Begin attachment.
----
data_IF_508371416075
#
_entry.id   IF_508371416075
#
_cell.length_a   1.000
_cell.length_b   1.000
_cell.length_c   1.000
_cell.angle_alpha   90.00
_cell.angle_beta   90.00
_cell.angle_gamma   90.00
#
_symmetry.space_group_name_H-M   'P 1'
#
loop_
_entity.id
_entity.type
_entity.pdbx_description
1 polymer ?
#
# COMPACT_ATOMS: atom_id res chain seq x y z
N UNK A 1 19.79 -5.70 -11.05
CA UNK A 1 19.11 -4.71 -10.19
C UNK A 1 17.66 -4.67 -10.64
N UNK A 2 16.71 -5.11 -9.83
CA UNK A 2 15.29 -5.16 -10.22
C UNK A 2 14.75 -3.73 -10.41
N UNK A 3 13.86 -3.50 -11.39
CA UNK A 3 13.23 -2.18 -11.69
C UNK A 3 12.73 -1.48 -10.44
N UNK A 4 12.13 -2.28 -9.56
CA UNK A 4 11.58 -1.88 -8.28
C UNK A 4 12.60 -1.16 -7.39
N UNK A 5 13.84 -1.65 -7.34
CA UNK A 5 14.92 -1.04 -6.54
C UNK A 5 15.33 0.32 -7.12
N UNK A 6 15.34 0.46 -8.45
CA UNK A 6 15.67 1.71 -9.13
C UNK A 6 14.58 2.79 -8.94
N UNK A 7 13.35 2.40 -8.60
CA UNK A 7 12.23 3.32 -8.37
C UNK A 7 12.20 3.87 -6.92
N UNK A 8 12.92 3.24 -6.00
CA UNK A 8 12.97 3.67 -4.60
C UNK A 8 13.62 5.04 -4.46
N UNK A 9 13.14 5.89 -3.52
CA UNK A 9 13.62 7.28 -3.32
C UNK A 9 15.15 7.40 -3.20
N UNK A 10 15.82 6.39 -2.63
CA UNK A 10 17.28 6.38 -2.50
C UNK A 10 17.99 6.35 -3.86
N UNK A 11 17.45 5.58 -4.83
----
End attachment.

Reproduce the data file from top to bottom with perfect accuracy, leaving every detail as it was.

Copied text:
data_IF_508371416075
#
_entry.id   IF_508371416075
#
_cell.length_a   1.000
_cell.length_b   1.000
_cell.length_c   1.000
_cell.angle_alpha   90.00
_cell.angle_beta   90.00
_cell.angle_gamma   90.00
#
_symmetry.space_group_name_H-M   'P 1'
#
loop_
_entity.id
_entity.type
_entity.pdbx_description
1 polymer ?
#
# COMPACT_ATOMS: atom_id res chain seq x y z
N UNK A 1 19.79 -5.70 -11.05
CA UNK A 1 19.11 -4.71 -10.19
C UNK A 1 17.66 -4.67 -10.64
N UNK A 2 16.71 -5.11 -9.83
CA UNK A 2 15.29 -5.16 -10.22
C UNK A 2 14.75 -3.73 -10.41
N UNK A 3 13.86 -3.50 -11.39
CA UNK A 3 13.23 -2.18 -11.69
C UNK A 3 12.73 -1.48 -10.44
N UNK A 4 12.13 -2.28 -9.56
CA UNK A 4 11.58 -1.88 -8.28
C UNK A 4 12.60 -1.16 -7.39
N UNK A 5 13.84 -1.65 -7.34
CA UNK A 5 14.92 -1.04 -6.54
C UNK A 5 15.33 0.32 -7.12
N UNK A 6 15.34 0.46 -8.45
CA UNK A 6 15.67 1.71 -9.13
C UNK A 6 14.58 2.79 -8.94
N UNK A 7 13.35 2.40 -8.60
CA UNK A 7 12.23 3.32 -8.37
C UNK A 7 12.20 3.87 -6.92
N UNK A 8 12.92 3.24 -6.00
CA UNK A 8 12.97 3.67 -4.60
C UNK A 8 13.62 5.04 -4.46
N UNK A 9 13.14 5.89 -3.52
CA UNK A 9 13.62 7.28 -3.32
C UNK A 9 15.15 7.40 -3.20
N UNK A 10 15.82 6.39 -2.63
CA UNK A 10 17.28 6.38 -2.50
C UNK A 10 17.99 6.35 -3.86
N UNK A 11 17.45 5.58 -4.83